Thomas Tuchel’s claim that the Moroccan “needs to adapt to this kind of football” is harder to swallow than it is for Kai Havertz and Timo Werner after we watched Ziyech impress and contribute two goals and three assists in his first three starts for the club. We’ve already seen he can do it without any time to adapt at all.

The formation is currently not one conducive to a harmonious dressing room full of very talented, very expensive players who want to play in the two coveted inverted ten positions. Particularly when one of those positions absolutely belongs to Mason Mount and the other appears to be in Werner’s possession indefinitely.

Unfortunately for Tuchel, Chelsea and Ziyech, the former Ajax star clearly does not do well with not being the centre of attention, literally flapping his hands and stomping his feet in frustration throughout his dire performance against Barnsley in the FA Cup and then giving the ball away trying to do too much in brief substitute appearances in the Premier League.

 

4) Jose Mourinho
His first 50 Premier League games haven’t been productive, or entertaining and have offered very little in the way of hope of a brighter future.

Asked whether Tottenham’s slump was related to his style of management, Mourinho said: “No, not at all. Mine and my coaching staff’s methods are second to nobody in the world. I think for a long, long time, we have problems in the team that I cannot resolve by myself as a coach.”

This is despite marvelling at the quality of his squad when he arrived in November 2019 and spending a further £130million to improve it. If the “problems” are separate from having an excellent squad, having time to assess the weaknesses and money to improve those weaknesses, then fine, but it’s not entirely clear what those coaching-aside issues might be.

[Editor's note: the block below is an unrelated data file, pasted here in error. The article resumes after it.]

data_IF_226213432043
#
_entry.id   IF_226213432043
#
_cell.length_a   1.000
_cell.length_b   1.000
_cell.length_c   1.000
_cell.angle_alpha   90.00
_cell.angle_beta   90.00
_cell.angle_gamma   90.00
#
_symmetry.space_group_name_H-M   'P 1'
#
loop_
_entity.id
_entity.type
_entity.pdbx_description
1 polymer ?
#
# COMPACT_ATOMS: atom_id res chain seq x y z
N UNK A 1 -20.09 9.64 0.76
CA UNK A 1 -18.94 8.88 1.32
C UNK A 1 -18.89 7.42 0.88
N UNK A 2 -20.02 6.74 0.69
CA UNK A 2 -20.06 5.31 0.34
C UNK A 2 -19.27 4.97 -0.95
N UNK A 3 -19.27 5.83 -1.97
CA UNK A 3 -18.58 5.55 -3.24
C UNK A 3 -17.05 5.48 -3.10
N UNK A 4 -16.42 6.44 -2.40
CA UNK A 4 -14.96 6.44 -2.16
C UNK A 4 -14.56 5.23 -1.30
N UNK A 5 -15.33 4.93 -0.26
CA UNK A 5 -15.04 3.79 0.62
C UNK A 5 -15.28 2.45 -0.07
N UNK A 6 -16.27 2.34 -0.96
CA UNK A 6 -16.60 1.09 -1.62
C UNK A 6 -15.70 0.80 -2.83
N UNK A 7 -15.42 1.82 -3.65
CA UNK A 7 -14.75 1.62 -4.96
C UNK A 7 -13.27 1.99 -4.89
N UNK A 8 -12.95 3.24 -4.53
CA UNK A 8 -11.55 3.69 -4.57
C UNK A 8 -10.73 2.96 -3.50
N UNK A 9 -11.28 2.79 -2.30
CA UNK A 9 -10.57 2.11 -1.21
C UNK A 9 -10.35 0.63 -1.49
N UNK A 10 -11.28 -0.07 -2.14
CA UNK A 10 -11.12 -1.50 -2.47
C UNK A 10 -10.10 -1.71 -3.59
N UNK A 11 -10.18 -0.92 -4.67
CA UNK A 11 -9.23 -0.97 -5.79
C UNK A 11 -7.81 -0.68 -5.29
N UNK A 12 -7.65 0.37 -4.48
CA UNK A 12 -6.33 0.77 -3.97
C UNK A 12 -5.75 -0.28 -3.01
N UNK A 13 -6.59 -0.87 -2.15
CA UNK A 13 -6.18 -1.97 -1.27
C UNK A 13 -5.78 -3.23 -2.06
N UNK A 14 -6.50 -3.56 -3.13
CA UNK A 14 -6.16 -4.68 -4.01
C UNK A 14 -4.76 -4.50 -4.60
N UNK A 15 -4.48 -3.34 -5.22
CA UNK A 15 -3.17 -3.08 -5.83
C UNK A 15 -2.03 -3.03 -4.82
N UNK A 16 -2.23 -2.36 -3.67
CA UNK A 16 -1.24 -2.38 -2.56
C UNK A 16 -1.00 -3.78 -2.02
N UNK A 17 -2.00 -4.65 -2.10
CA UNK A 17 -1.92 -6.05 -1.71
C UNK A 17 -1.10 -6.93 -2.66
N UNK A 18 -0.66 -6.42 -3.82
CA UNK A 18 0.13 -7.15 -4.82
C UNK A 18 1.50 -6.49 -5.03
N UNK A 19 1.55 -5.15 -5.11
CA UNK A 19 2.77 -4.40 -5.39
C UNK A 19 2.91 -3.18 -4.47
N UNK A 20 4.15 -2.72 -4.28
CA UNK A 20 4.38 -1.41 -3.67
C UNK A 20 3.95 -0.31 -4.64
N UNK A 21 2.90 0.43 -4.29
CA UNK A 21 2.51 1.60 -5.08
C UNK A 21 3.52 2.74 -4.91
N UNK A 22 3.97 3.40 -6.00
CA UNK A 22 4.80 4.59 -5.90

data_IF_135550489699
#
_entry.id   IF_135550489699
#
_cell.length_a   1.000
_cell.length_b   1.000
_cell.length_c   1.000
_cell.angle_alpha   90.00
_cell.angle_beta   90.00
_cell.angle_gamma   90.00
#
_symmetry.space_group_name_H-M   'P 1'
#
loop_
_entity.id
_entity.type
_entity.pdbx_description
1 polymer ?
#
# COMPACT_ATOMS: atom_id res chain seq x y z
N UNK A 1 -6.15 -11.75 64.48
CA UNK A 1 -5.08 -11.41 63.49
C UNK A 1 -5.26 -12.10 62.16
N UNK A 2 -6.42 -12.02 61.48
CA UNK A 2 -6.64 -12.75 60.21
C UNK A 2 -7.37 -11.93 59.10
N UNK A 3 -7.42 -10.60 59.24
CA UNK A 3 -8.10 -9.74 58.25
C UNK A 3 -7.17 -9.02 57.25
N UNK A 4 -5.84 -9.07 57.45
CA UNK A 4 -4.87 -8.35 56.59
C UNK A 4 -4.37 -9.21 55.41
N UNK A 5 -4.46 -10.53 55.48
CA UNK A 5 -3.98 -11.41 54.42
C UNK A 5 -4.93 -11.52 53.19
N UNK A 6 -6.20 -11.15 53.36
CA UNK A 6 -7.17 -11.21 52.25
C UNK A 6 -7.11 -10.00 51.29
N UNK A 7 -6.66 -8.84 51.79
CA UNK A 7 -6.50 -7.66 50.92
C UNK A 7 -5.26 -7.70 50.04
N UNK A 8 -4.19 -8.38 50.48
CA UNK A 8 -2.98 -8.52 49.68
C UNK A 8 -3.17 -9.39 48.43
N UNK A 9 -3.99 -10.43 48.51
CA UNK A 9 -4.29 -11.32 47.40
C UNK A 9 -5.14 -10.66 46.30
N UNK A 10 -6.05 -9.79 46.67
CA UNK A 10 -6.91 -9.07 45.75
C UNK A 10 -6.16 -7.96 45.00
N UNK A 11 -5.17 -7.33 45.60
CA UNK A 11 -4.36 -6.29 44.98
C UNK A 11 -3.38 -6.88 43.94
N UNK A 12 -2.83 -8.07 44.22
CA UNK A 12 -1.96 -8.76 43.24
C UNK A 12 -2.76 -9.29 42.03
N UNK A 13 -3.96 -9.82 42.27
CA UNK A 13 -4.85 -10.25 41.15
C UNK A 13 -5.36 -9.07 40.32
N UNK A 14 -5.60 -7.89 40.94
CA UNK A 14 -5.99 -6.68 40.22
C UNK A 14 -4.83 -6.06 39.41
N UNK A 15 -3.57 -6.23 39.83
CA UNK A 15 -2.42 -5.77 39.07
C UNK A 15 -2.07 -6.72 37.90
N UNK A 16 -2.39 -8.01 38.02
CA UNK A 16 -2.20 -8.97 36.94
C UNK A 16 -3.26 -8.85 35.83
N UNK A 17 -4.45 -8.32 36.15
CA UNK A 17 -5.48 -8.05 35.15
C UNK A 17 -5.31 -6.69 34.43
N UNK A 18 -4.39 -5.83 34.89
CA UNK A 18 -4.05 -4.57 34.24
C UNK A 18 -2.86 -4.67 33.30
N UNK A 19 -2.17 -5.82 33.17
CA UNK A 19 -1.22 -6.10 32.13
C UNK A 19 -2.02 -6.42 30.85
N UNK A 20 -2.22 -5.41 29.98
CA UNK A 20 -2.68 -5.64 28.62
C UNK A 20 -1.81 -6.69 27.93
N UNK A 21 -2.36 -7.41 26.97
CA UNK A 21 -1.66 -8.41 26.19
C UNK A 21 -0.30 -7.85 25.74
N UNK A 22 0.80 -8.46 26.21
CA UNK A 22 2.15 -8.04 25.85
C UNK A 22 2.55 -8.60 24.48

Not enough money will be his gripe, but then he knew what he was getting into and has spent the money he has been given strangely: £27million on three-goal Steven Bergwijn; £28million on the under-used Giovani Lo Celso; £15million on a Serge Aurier back-up.

He has the best attacking duo in the Premier League at his disposal, but continues to insist on defence as the best method of attack.

 

3) Thiago Alcantara
“These kind of things are just b*******, let me say it like that!” Jurgen Klopp said in response to those correlating Thiago’s presence in midfield with Liverpool’s ongoing travails. It really is quite the coincidence though.

Liverpool have 0.88 points per Premier League game Thiago has started and 2.08 in those in which he hasn’t featured. He’s undoubtedly a very good footballer, but the evidence for him also not being a good Liverpool footballer is stacking up.

Klopp may be right that the Spaniard is not a major contributory factor in their poor form. But it would be nice in a way if he was – it would be an easy fix. It’s definitely worth finding out.

 

2) Sheffield United
After 25 games last season, Chris Wilder’s side had 36 points and a potential Champions League place was the talk of the town rather than the Championship. They surpassed their current total of 11 points after a 1-0 victory over Arsenal on October 21.

Injuries to key players have hampered a thin squad and the lack of fans in their stadium has perhaps affected them more than most. But still, not scoring in 13 of the 25 games played is massively disappointing, particularly when you’ve spunked a club record £24million on a striker who’s started seven games and drawn a blank.

 

1) Liverpool
Liverpool being five points behind West Ham is objectively funny. Not because it’s Liverpool – any Premier League champion being five points behind West Ham is objectively funny.

For most to predict that the only way Manchester City could catch Liverpool this season would be for Jurgen Klopp’s side to incur injuries in the poorly stocked positions in their squad and for exactly that to happen, is also quite amusing. Again, not because it’s Liverpool, just in a sod’s law kind of way. It’s almost as though God contrived a season to cut short the dynasty before it had begun.

“In terms of back to back titles it’s purely up in your head,” Gary Neville said at the end of last season. “It’s obviously not a talent thing.”

It was a warning cast aside at the time. How could the “mentality monsters” do anything but continue on their monstrous path? As it turns out, an injury to a principal monster can cause an entire team to wander into the woods.

 

Will Ford is on Twitter